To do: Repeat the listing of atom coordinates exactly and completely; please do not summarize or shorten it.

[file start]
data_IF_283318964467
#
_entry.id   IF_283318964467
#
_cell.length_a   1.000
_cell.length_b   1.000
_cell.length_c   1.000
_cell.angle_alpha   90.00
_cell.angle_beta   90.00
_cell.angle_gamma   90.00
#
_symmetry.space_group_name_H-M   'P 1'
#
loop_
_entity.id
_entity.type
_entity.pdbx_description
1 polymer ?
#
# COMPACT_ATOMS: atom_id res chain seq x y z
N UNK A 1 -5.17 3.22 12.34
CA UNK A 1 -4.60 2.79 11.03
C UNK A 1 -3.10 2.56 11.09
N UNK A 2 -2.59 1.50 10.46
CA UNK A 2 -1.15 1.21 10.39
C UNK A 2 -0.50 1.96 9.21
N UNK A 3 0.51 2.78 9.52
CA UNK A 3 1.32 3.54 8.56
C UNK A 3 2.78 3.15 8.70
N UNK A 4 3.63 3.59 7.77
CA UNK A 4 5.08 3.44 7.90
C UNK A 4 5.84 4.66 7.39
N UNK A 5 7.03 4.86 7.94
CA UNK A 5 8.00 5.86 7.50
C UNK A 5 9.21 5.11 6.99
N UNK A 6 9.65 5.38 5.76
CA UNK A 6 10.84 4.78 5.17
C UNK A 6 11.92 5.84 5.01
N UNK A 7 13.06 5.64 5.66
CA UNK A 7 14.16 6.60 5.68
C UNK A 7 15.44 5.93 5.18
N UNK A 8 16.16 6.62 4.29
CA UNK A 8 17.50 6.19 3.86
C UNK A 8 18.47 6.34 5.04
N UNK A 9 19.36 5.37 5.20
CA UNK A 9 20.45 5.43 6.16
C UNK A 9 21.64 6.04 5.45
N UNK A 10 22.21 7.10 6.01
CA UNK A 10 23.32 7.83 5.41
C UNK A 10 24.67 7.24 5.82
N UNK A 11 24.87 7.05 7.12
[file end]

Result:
data_IF_283318964467
#
_entry.id   IF_283318964467
#
_cell.length_a   1.000
_cell.length_b   1.000
_cell.length_c   1.000
_cell.angle_alpha   90.00
_cell.angle_beta   90.00
_cell.angle_gamma   90.00
#
_symmetry.space_group_name_H-M   'P 1'
#
loop_
_entity.id
_entity.type
_entity.pdbx_description
1 polymer ?
#
# COMPACT_ATOMS: atom_id res chain seq x y z
N UNK A 1 -5.17 3.22 12.34
CA UNK A 1 -4.60 2.79 11.03
C UNK A 1 -3.10 2.56 11.09
N UNK A 2 -2.59 1.50 10.46
CA UNK A 2 -1.15 1.21 10.39
C UNK A 2 -0.50 1.96 9.21
N UNK A 3 0.51 2.78 9.52
CA UNK A 3 1.32 3.54 8.56
C UNK A 3 2.78 3.15 8.70
N UNK A 4 3.63 3.59 7.77
CA UNK A 4 5.08 3.44 7.90
C UNK A 4 5.84 4.66 7.39
N UNK A 5 7.03 4.86 7.94
CA UNK A 5 8.00 5.86 7.50
C UNK A 5 9.21 5.11 6.99
N UNK A 6 9.65 5.38 5.76
CA UNK A 6 10.84 4.78 5.17
C UNK A 6 11.92 5.84 5.01
N UNK A 7 13.06 5.64 5.66
CA UNK A 7 14.16 6.60 5.68
C UNK A 7 15.44 5.93 5.18
N UNK A 8 16.16 6.62 4.29
CA UNK A 8 17.50 6.19 3.86
C UNK A 8 18.47 6.34 5.04
N UNK A 9 19.36 5.37 5.20
CA UNK A 9 20.45 5.43 6.16
C UNK A 9 21.64 6.04 5.45
N UNK A 10 22.21 7.10 6.01
CA UNK A 10 23.32 7.83 5.41
C UNK A 10 24.67 7.24 5.82
N UNK A 11 24.87 7.05 7.12